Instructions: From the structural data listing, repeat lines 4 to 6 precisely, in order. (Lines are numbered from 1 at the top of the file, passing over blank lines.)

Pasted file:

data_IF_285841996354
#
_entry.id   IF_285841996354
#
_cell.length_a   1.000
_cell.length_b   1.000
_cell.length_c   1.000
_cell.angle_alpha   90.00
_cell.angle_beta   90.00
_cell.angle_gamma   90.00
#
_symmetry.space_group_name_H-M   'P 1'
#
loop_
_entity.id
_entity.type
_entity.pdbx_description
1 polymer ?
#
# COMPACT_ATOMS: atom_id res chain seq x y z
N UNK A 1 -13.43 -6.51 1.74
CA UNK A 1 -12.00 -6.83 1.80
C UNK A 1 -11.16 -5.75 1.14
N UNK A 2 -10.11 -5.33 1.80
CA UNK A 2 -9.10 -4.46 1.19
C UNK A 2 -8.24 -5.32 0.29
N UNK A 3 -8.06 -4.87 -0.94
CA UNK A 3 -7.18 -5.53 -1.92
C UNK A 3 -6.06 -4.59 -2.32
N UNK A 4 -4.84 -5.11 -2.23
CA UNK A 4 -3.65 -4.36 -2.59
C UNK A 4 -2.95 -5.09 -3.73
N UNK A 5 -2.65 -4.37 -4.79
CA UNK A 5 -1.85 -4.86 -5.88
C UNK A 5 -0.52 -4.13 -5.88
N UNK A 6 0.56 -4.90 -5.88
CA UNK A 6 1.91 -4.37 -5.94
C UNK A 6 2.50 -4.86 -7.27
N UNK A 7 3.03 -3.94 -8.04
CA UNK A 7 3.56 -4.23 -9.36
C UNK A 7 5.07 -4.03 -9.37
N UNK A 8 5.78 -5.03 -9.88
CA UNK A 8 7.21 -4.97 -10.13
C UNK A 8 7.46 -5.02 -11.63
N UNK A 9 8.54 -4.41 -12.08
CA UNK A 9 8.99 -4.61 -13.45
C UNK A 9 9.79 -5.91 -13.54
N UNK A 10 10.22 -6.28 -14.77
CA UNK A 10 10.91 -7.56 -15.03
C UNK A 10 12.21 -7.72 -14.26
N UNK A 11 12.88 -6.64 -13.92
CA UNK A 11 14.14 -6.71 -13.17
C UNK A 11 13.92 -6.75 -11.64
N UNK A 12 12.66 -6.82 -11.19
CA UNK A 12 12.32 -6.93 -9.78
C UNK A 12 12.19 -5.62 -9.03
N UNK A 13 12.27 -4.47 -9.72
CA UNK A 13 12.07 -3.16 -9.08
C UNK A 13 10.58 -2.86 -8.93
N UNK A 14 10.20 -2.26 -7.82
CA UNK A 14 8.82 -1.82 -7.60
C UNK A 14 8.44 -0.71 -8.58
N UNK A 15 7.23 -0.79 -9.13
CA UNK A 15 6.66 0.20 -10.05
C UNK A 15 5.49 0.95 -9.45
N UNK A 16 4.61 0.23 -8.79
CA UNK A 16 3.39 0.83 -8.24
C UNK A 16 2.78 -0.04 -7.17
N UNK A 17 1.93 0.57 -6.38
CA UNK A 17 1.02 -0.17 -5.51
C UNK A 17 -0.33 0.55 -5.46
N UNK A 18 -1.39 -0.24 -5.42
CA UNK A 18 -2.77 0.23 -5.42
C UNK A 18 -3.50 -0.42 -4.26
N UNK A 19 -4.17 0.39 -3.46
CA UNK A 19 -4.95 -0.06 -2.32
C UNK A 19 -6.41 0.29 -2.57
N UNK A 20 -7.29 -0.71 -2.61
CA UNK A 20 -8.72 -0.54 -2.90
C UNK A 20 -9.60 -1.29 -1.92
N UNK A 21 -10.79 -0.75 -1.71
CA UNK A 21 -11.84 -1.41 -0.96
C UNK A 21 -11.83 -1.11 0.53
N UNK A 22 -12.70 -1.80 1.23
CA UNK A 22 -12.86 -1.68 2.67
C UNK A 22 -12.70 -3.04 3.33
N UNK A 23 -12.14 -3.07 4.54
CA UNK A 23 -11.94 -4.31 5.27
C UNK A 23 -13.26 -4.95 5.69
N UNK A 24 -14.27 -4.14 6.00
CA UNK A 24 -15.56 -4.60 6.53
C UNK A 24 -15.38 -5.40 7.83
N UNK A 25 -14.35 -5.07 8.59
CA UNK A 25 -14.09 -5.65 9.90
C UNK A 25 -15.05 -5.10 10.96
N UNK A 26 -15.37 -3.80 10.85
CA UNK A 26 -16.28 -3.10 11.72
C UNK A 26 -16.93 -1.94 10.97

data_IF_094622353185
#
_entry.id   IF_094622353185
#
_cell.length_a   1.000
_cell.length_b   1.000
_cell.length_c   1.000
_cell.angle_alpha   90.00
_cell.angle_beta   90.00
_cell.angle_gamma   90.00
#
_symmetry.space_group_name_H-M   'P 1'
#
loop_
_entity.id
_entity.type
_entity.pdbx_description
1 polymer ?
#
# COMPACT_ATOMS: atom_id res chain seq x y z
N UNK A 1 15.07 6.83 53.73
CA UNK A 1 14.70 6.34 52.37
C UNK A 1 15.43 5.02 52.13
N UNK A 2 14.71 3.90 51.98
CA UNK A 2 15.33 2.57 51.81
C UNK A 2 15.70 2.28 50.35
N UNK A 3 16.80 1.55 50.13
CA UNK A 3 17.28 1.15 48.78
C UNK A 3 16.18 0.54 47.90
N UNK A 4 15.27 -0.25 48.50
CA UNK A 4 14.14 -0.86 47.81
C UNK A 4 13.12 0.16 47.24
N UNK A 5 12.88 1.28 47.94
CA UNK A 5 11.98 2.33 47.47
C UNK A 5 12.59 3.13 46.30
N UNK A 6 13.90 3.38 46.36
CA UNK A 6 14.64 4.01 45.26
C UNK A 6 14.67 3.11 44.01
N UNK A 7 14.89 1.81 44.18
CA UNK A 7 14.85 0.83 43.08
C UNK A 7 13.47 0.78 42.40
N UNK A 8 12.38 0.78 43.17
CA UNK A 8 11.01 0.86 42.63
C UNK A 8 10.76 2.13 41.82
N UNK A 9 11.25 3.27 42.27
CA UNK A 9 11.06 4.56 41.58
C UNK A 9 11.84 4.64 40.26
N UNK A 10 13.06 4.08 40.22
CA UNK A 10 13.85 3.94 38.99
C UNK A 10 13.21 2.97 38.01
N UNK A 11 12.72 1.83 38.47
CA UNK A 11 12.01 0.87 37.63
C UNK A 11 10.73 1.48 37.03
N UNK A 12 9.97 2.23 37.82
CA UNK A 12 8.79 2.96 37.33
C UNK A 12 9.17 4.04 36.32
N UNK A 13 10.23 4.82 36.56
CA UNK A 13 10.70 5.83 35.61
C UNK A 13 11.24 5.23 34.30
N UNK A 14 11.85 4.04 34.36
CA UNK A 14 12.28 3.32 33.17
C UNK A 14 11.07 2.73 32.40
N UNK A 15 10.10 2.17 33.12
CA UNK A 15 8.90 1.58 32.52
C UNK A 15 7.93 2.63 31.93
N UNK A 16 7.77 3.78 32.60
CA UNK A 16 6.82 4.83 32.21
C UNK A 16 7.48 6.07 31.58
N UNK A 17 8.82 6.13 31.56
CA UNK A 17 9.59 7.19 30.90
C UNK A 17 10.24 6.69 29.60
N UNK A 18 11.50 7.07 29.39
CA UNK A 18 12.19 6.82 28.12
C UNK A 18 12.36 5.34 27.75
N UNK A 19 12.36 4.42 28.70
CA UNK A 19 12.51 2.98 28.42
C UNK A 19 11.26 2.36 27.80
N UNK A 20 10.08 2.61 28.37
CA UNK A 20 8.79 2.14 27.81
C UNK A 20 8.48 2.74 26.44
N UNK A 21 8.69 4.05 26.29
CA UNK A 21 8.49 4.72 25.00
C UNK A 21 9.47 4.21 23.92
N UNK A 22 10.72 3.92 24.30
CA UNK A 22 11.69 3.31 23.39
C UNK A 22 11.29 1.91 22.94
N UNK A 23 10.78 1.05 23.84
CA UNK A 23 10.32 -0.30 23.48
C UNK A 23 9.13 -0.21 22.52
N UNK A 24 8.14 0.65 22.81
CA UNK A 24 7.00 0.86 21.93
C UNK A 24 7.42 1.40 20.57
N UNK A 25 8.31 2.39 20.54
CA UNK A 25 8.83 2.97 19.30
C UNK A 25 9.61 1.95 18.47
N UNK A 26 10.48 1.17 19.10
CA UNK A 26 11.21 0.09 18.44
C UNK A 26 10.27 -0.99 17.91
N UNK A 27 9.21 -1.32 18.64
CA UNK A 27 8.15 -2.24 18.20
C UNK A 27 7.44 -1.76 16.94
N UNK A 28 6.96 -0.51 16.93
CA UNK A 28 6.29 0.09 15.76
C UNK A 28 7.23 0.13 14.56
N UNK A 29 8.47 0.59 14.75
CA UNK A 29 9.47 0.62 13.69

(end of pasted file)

#
_cell.length_a   1.000
_cell.length_b   1.000